The Pilgrim settlers of this country had little curiosity about the natural history or native peoples of their "New World." William Bradford, five-time governor of Plymouth Colony from 1621 - 1657, described (what little he knew of) the North American continent as "a hideous and desolate wilderness." Jefferson, by contrast, wrote that "there is not a sprig of grass that shoots uninteresting to me." He saw the natural world as an Eden to be studied and, as author Erik Reece describes it, as "an antidote to the deadening forces" of civilization. For Jefferson, the notion of "God and country" was shaped by topography and the human place in it.

But Lewis and Clark's great voyage of discovery didn't simply educate Americans living east of the Appalachian spine about the continent's interior and western Edens. It paved the way for mass migration, mass slaughter, and mass industry. What happened on this vast continent parallels the greater history of mankind and, indeed, of all life.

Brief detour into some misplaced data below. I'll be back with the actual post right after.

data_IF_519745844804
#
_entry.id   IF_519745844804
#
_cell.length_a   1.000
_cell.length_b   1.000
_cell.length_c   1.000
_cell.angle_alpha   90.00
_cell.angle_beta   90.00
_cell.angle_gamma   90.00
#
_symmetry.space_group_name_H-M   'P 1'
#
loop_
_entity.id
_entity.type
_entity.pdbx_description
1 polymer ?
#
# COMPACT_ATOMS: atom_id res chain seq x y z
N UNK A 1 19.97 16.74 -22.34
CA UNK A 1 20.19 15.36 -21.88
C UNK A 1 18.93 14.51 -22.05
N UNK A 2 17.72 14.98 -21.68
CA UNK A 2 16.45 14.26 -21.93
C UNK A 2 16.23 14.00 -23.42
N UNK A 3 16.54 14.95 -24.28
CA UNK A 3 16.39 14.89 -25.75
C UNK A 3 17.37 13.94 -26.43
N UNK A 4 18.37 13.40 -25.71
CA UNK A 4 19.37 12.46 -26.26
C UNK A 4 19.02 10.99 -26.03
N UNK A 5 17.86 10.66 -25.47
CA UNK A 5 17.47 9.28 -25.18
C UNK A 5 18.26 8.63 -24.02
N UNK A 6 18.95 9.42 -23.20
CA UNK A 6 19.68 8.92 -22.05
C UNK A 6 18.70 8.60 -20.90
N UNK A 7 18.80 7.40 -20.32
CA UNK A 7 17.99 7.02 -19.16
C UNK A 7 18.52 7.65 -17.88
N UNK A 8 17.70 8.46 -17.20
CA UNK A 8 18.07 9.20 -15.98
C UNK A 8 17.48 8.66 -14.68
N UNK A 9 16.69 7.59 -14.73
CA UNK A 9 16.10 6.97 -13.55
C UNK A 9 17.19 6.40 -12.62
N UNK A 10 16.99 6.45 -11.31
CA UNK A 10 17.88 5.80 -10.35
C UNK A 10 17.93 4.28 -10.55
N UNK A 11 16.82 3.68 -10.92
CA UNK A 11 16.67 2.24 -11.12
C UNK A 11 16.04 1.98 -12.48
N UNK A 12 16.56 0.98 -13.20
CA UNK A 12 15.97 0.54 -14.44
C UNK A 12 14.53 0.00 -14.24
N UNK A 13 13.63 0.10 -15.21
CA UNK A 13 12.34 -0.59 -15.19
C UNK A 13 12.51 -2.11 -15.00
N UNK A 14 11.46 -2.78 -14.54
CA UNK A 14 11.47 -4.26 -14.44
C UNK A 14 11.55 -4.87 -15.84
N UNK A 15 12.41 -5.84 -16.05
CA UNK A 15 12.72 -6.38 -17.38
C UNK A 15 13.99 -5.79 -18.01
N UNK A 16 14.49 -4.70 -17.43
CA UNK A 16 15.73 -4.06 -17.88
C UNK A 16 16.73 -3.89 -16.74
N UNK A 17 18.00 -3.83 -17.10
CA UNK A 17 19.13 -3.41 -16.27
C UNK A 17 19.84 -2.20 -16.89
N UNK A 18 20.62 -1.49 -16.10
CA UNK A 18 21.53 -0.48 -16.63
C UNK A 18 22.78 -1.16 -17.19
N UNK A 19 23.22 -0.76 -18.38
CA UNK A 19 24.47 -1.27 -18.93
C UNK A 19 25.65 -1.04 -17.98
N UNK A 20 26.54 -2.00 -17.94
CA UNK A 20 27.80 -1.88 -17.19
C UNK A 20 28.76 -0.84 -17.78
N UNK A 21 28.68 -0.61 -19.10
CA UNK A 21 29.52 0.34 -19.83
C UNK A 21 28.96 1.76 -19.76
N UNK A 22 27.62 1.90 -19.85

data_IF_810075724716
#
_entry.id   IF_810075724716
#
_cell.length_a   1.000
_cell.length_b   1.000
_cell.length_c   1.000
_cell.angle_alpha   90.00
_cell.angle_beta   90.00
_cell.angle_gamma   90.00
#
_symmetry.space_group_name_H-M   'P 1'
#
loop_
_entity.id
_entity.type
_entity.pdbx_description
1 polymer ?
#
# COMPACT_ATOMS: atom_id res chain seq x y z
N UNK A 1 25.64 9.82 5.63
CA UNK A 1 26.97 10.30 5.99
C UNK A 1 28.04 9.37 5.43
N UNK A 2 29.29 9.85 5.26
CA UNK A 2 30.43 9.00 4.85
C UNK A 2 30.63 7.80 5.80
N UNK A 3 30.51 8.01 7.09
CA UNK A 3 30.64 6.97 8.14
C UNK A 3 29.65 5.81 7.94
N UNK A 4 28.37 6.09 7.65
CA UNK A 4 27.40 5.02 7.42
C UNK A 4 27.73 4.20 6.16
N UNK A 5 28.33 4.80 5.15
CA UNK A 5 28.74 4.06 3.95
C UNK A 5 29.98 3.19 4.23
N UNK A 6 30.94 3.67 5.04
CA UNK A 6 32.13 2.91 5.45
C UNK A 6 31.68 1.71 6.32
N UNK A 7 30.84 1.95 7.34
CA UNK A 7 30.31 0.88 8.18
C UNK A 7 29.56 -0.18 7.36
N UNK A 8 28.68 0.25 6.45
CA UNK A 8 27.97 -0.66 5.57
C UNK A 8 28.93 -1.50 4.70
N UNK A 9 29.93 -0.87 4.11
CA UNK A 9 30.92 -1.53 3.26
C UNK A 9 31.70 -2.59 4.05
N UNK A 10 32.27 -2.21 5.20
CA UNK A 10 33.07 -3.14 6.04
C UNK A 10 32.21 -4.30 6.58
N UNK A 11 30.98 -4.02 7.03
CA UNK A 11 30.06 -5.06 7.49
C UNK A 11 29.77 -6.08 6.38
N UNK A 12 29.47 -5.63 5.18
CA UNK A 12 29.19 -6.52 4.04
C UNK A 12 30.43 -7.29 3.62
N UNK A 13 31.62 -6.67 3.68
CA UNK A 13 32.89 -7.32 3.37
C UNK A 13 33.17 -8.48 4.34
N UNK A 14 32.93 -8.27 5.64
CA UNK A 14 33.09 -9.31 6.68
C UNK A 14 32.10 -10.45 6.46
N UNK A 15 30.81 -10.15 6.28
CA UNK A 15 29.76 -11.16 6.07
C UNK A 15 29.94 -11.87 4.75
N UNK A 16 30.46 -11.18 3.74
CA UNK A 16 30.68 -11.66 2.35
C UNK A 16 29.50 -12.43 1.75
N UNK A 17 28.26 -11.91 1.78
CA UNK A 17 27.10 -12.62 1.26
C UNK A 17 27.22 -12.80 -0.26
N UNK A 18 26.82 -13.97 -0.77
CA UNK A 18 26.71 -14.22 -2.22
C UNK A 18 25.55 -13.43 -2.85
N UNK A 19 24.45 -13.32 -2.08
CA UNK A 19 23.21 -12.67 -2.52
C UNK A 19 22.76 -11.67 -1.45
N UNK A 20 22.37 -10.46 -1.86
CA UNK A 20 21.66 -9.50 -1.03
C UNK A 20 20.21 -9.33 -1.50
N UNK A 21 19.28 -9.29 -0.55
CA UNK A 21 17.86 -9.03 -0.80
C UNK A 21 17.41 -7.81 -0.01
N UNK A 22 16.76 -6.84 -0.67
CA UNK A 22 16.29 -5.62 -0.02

Bison diorama
Lewis & Clark Visitors Center; Nebraska City

Historian Daniel Boorstin wrote in 1953 that, "the genius of American democracy comes not from any special virtue of the American people but from the unprecedented opportunities of this continent." Similarly, the remarkable evolution of the human ape, from tree-dweller, to hunter-gatherer, to agriculturist, to civilized man, comes from no special virtue of our species, but from the unprecedented opportunities of this Earth. One thing, as it were, led to another, and our species proved able and willing to exploit to the fullest extent. Loren Eiseley writes, in The Immense Journey,
"The stolen energy that would take man across the continents [as a hunter-gatherer] would fail him at last. The great Ice Age herds were destined to vanish. When they did so, another hand like the hand that grasped the stone by the river long ago would pluck a handful of grass seed and hold it contemplatively. In that moment, the golden towers of man, his swarming millions, his turning wheels, the vast learning of his packed libraries, would glimmer dimly there in the ancestor of wheat, a few seeds held in a muddy hand."